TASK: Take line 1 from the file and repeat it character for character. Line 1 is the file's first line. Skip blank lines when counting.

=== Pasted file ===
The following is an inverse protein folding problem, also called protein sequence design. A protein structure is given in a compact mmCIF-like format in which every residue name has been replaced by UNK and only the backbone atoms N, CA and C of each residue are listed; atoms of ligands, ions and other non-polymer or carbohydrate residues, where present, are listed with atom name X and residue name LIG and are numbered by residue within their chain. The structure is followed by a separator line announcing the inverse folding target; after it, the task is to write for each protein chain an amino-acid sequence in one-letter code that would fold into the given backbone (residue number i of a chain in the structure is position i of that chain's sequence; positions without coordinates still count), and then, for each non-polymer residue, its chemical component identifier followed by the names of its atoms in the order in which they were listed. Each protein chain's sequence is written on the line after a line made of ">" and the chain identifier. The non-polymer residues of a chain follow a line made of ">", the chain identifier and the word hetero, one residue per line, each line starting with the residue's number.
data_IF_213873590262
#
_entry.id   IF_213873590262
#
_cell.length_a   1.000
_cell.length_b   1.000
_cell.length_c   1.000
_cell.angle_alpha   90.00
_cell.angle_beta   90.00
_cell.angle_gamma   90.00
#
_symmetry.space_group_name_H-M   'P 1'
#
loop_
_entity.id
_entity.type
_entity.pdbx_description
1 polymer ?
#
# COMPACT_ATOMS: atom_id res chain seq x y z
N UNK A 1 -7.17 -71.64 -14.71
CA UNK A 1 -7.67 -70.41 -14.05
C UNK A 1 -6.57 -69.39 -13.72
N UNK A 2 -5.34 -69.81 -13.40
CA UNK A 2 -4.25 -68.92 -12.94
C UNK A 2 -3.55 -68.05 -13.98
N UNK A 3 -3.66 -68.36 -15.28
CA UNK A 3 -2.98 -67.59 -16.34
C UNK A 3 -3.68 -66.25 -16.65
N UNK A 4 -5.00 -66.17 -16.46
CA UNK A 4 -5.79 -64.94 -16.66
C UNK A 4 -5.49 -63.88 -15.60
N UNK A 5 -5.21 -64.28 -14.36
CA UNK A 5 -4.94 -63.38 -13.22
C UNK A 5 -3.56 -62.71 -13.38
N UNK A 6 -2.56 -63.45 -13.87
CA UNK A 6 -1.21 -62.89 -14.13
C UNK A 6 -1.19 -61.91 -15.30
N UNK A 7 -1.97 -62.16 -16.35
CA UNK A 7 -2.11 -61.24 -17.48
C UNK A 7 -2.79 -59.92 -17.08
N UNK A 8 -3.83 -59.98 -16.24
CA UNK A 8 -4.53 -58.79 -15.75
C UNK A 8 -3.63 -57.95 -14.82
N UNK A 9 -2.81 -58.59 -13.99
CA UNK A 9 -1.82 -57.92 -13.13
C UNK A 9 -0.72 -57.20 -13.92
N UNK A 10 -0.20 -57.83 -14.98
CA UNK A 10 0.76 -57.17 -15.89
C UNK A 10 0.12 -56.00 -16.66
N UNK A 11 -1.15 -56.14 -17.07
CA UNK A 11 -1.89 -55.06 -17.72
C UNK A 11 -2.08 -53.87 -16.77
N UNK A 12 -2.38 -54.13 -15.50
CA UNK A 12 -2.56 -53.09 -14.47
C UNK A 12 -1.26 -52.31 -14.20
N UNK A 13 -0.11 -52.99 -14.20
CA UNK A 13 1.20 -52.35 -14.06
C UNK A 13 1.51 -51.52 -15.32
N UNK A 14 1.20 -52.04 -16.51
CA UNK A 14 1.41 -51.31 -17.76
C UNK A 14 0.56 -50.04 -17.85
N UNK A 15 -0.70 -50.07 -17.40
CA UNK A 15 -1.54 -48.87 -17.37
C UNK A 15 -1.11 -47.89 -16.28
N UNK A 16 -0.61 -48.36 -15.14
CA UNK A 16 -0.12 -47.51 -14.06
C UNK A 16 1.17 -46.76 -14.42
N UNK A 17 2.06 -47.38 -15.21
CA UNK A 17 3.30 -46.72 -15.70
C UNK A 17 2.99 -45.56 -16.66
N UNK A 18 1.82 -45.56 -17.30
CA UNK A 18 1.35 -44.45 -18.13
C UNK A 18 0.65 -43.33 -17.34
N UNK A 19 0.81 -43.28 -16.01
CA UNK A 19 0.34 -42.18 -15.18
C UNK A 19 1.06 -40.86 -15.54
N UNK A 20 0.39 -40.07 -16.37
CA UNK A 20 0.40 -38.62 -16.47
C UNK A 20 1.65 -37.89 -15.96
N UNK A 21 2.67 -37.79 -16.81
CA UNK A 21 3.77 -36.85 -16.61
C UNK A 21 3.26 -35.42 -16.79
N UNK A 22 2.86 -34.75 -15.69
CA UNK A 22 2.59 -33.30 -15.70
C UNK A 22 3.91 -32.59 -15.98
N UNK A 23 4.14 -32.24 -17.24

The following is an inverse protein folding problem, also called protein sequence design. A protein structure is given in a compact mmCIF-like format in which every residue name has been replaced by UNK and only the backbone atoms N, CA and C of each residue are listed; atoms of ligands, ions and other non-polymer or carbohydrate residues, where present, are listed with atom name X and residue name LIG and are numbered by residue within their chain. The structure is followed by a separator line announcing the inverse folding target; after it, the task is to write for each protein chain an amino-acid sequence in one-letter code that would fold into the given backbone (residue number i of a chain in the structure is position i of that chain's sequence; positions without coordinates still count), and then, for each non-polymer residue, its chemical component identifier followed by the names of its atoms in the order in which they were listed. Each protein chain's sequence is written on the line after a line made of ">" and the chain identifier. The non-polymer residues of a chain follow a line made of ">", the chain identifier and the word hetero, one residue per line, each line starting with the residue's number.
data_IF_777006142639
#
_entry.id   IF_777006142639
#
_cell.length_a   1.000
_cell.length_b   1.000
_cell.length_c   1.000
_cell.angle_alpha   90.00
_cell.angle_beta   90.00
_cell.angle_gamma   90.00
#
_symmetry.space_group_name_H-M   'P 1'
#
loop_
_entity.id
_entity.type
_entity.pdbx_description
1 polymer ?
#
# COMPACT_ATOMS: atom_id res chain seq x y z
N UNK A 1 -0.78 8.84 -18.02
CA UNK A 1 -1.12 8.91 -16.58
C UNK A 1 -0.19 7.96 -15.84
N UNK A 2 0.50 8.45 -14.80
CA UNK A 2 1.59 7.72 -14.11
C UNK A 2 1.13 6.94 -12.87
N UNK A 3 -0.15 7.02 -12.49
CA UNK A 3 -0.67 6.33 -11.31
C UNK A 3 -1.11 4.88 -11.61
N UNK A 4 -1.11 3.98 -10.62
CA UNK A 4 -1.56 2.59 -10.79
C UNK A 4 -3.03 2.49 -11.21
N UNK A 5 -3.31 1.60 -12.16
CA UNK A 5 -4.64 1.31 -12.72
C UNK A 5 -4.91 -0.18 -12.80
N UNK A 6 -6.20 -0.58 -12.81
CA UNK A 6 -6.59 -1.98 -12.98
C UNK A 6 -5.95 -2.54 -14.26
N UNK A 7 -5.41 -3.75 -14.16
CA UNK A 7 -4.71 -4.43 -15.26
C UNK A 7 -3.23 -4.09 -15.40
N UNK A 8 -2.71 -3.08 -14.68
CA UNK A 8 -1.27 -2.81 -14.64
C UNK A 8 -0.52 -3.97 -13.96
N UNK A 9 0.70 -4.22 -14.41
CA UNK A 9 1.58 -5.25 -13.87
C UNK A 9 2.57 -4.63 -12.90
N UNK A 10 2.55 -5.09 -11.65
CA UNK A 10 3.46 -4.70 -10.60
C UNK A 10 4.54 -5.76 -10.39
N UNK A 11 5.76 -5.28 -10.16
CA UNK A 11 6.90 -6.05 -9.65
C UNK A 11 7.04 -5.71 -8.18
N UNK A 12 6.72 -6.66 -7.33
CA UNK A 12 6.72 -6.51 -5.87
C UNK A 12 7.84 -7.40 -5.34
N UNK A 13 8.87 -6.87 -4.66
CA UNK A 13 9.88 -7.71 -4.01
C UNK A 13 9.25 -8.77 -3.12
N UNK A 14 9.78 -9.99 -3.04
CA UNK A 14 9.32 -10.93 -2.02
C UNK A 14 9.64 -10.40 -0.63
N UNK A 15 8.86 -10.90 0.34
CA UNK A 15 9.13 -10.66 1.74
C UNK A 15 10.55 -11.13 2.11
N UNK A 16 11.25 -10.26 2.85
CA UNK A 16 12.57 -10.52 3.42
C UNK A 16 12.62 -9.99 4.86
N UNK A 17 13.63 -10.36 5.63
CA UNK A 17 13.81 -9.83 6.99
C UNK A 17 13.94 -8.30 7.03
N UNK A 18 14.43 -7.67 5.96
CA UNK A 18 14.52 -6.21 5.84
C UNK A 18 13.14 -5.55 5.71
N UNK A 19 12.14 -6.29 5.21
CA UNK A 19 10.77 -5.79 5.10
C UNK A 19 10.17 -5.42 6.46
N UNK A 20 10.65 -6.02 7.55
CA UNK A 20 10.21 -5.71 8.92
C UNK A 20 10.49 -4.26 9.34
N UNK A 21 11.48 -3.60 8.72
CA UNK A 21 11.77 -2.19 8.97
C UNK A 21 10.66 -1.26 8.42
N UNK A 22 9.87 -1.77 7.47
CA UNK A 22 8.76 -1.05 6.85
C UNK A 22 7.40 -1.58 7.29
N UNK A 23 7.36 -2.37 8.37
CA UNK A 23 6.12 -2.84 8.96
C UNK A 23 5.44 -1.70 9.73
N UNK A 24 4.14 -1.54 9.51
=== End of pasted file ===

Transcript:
The following is an inverse protein folding problem, also called protein sequence design. A protein structure is given in a compact mmCIF-like format in which every residue name has been replaced by UNK and only the backbone atoms N, CA and C of each residue are listed; atoms of ligands, ions and other non-polymer or carbohydrate residues, where present, are listed with atom name X and residue name LIG and are numbered by residue within their chain. The structure is followed by a separator line announcing the inverse folding target; after it, the task is to write for each protein chain an amino-acid sequence in one-letter code that would fold into the given backbone (residue number i of a chain in the structure is position i of that chain's sequence; positions without coordinates still count), and then, for each non-polymer residue, its chemical component identifier followed by the names of its atoms in the order in which they were listed. Each protein chain's sequence is written on the line after a line made of ">" and the chain identifier. The non-polymer residues of a chain follow a line made of ">", the chain identifier and the word hetero, one residue per line, each line starting with the residue's number.